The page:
Dharamshala is widely known as the residence of His Holiness, the Dalai Lama and the seat of the Tibetan government-in-exile. Many Tibetans have since settled here, giving the once Buddhist and Hindi place a dominant Tibetan flavour with the development of Tibetan monasteries, temples and schools. With the popularity of the Dalai Lama and Dharamshala's cool Himalayan climate, the place has become an important tourist destination.
When people talk about "Dharamshala", they mean lower-Dharamshala or the Kotwali Bazaar market where most commerce take place. McLeod Ganj, also upper-Dharamshala is further up the mountain. The main tourist hub is McLeod Ganj where the Dalai Lama resides.
Surrounded by a forest of cedar trees, it is already on the foothills of the Himalayas with its highest altitude at 2352 MASL.
Dharamshala Blogs by TheLoneRider
Peoplescape of Dharamshala, India(June 14 - July 8, 2018) Like Rishikesh, most of the people I met in Dharamshala came to pursue their spiritual path. The higher up in elevation they settle at (from McLeod Ganj, going up to Dharamcot/Bhagsu, to Upper Dharamcot/Upper Bhagsu), the more filtered they got towards the path. But every once in a while, I'd meet someone interesting in McLeod Ganj as well.....more »»
Peoplescape of Dharamshala: Marleen(June 30, 2018) Getting a good sense and comfort level with each other, Marleen and I agreed to base our friendship on radical honesty. It's not for everyone as it demands a lot of non-reaction, dissolution of ego and 'rising above'....more »»
Peoplescape of Dharamshala: Greg Goldstein(June 26, 2018) Greg has been a reassuring constant since I met him in Rishikesh. A wonderful human being and kindred soul, I am thankful to have met him. I'd like to think we are karmically entangled with paths crossing again in another place and time....more »»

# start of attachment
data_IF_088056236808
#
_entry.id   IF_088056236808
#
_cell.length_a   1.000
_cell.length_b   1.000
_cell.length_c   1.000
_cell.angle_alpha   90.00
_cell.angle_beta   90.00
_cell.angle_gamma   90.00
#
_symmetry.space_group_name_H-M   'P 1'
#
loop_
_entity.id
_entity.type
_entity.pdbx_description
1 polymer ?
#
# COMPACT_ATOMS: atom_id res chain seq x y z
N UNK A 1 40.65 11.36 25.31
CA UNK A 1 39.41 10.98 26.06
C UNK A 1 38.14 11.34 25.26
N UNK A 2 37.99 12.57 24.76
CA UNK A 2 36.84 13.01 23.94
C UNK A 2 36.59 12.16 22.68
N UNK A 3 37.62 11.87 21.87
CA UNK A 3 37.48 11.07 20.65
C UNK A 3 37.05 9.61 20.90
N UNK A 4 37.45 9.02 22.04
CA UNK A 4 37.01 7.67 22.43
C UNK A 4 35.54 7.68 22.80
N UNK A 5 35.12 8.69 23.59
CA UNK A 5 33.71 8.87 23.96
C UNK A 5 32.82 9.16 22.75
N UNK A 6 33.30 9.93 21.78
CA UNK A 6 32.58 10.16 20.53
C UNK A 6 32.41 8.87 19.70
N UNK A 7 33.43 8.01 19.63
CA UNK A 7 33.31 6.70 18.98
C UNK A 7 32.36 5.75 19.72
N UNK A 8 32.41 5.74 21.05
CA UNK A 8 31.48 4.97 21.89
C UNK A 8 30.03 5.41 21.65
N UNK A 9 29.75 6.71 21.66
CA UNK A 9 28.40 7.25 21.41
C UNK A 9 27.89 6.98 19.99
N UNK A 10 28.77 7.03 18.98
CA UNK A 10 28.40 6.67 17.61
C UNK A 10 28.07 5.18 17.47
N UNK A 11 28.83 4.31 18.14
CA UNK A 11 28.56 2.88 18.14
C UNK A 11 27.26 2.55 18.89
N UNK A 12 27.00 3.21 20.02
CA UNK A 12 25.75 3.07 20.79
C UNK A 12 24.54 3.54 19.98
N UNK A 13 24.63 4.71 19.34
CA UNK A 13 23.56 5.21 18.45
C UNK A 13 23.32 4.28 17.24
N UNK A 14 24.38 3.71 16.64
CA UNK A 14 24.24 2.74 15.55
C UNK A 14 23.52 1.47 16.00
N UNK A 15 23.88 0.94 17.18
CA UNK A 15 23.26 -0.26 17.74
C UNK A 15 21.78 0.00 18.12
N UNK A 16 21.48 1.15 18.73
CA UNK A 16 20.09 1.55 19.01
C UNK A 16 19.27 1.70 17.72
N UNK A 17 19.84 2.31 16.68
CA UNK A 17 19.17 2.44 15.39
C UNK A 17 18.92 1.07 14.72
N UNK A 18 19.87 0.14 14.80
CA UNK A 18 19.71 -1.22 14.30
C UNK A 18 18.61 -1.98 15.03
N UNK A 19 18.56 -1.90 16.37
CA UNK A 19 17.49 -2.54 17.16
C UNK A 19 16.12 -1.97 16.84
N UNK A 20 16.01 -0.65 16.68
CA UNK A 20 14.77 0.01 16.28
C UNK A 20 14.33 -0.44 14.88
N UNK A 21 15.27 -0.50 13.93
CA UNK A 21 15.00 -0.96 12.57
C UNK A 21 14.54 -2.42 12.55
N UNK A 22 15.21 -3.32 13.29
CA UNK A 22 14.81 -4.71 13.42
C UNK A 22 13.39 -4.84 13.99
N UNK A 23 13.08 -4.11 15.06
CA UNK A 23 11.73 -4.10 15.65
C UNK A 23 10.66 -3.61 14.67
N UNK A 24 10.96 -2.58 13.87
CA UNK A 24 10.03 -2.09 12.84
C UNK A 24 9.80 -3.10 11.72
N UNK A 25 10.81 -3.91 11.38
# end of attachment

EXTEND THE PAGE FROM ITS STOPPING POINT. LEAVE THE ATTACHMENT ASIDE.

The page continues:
Peoplescape of Dharamshala: Eva(July 1, 2018) Unlike most of the people in Upper Bhagsu who came for spiritual pursuit, Eva came to heal and finish some academic work as well. Yes, she's involved in the academe - dedicated, smart and comes across as all-business and no-nonsense, bordering on aloof...more »»
Visiting the Tibet Museum(June 27, 2018) China's invasion of Tibet and brutal repression of the Tibetans is a matter of public record - thanks largely to the efforts of His Holiness, the Dalai Lama in bringing worldwide attention to this tragedy. That's the big picture we see. But visiting the Tibet Museum and learning details of what happened and what continues to happen puts you in ringside seat as events unfold.....more »»
In Search of Tibetan Yoga (Yantra Yoga)(June 25, 2018) Ever since I saw the video documentary, The Yogis Of Tibet, I have been intrigued and fascinated. The yoga practice seemed different from the Hatha Yoga I had been practising for years. Now in Dharamshala (India), home of the Tibetans-in-exile, I sought them out....more »»
Conducting Yoga Classes at Pema Thang Guest House, Dharamshala, India(June 24 - July 8, 2018) I found it odd and interesting for a Filipino like me to go to India and teach yoga to Indian nationals. It felt like teaching an Italian how to cook pasta. But as yoga teacher at Pema Thang Guest House where guests are mostly Indians, that's how it happened....more »»